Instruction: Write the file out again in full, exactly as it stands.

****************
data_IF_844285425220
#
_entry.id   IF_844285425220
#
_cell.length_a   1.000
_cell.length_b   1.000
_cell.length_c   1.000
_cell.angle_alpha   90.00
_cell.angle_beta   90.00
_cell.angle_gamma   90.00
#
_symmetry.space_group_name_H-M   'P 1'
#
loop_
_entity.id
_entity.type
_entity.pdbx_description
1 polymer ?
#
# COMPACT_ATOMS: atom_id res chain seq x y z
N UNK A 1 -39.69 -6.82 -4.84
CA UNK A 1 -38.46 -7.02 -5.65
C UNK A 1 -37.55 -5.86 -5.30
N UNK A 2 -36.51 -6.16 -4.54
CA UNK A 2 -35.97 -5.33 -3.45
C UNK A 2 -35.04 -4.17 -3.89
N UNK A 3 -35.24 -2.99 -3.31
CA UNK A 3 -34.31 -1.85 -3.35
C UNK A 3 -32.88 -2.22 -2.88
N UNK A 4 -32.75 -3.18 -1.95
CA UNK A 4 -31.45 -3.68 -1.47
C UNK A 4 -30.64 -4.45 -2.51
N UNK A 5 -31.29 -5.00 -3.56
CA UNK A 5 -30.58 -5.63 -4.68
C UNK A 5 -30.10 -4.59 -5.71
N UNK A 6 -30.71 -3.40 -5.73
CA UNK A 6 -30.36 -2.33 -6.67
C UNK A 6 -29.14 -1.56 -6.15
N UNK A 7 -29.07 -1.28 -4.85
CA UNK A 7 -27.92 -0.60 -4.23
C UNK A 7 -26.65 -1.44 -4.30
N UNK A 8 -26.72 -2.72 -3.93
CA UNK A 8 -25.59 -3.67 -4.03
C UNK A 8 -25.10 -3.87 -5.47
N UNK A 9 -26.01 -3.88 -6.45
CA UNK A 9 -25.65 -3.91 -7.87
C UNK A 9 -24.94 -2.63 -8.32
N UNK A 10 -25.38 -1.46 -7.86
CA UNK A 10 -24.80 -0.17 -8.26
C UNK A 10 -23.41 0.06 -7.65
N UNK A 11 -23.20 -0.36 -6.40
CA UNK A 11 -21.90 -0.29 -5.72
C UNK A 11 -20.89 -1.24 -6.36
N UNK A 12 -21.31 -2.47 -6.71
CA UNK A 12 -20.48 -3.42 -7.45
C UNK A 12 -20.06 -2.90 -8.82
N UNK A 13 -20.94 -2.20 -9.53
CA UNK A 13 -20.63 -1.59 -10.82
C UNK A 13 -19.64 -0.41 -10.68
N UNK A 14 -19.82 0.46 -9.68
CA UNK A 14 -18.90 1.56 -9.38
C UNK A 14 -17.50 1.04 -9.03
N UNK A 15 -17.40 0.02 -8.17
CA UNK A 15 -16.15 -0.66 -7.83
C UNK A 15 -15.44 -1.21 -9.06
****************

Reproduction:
data_IF_844285425220
#
_entry.id   IF_844285425220
#
_cell.length_a   1.000
_cell.length_b   1.000
_cell.length_c   1.000
_cell.angle_alpha   90.00
_cell.angle_beta   90.00
_cell.angle_gamma   90.00
#
_symmetry.space_group_name_H-M   'P 1'
#
loop_
_entity.id
_entity.type
_entity.pdbx_description
1 polymer ?
#
# COMPACT_ATOMS: atom_id res chain seq x y z
N UNK A 1 -39.69 -6.82 -4.84
CA UNK A 1 -38.46 -7.02 -5.65
C UNK A 1 -37.55 -5.86 -5.30
N UNK A 2 -36.51 -6.16 -4.54
CA UNK A 2 -35.97 -5.33 -3.45
C UNK A 2 -35.04 -4.17 -3.89
N UNK A 3 -35.24 -2.99 -3.31
CA UNK A 3 -34.31 -1.85 -3.35
C UNK A 3 -32.88 -2.22 -2.88
N UNK A 4 -32.75 -3.18 -1.95
CA UNK A 4 -31.45 -3.68 -1.47
C UNK A 4 -30.64 -4.45 -2.51
N UNK A 5 -31.29 -5.00 -3.56
CA UNK A 5 -30.58 -5.63 -4.68
C UNK A 5 -30.10 -4.59 -5.71
N UNK A 6 -30.71 -3.40 -5.73
CA UNK A 6 -30.36 -2.33 -6.67
C UNK A 6 -29.14 -1.56 -6.15
N UNK A 7 -29.07 -1.28 -4.85
CA UNK A 7 -27.92 -0.60 -4.23
C UNK A 7 -26.65 -1.44 -4.30
N UNK A 8 -26.72 -2.72 -3.93
CA UNK A 8 -25.59 -3.67 -4.03
C UNK A 8 -25.10 -3.87 -5.47
N UNK A 9 -26.01 -3.88 -6.45
CA UNK A 9 -25.65 -3.91 -7.87
C UNK A 9 -24.94 -2.63 -8.32
N UNK A 10 -25.38 -1.46 -7.86
CA UNK A 10 -24.80 -0.17 -8.26
C UNK A 10 -23.41 0.06 -7.65
N UNK A 11 -23.20 -0.36 -6.40
CA UNK A 11 -21.90 -0.29 -5.72
C UNK A 11 -20.89 -1.24 -6.36
N UNK A 12 -21.31 -2.47 -6.71
CA UNK A 12 -20.48 -3.42 -7.45
C UNK A 12 -20.06 -2.90 -8.82
N UNK A 13 -20.94 -2.20 -9.53
CA UNK A 13 -20.63 -1.59 -10.82
C UNK A 13 -19.64 -0.41 -10.68
N UNK A 14 -19.82 0.46 -9.68
CA UNK A 14 -18.90 1.56 -9.38
C UNK A 14 -17.50 1.04 -9.03
N UNK A 15 -17.40 0.02 -8.17
CA UNK A 15 -16.15 -0.66 -7.83
C UNK A 15 -15.44 -1.21 -9.06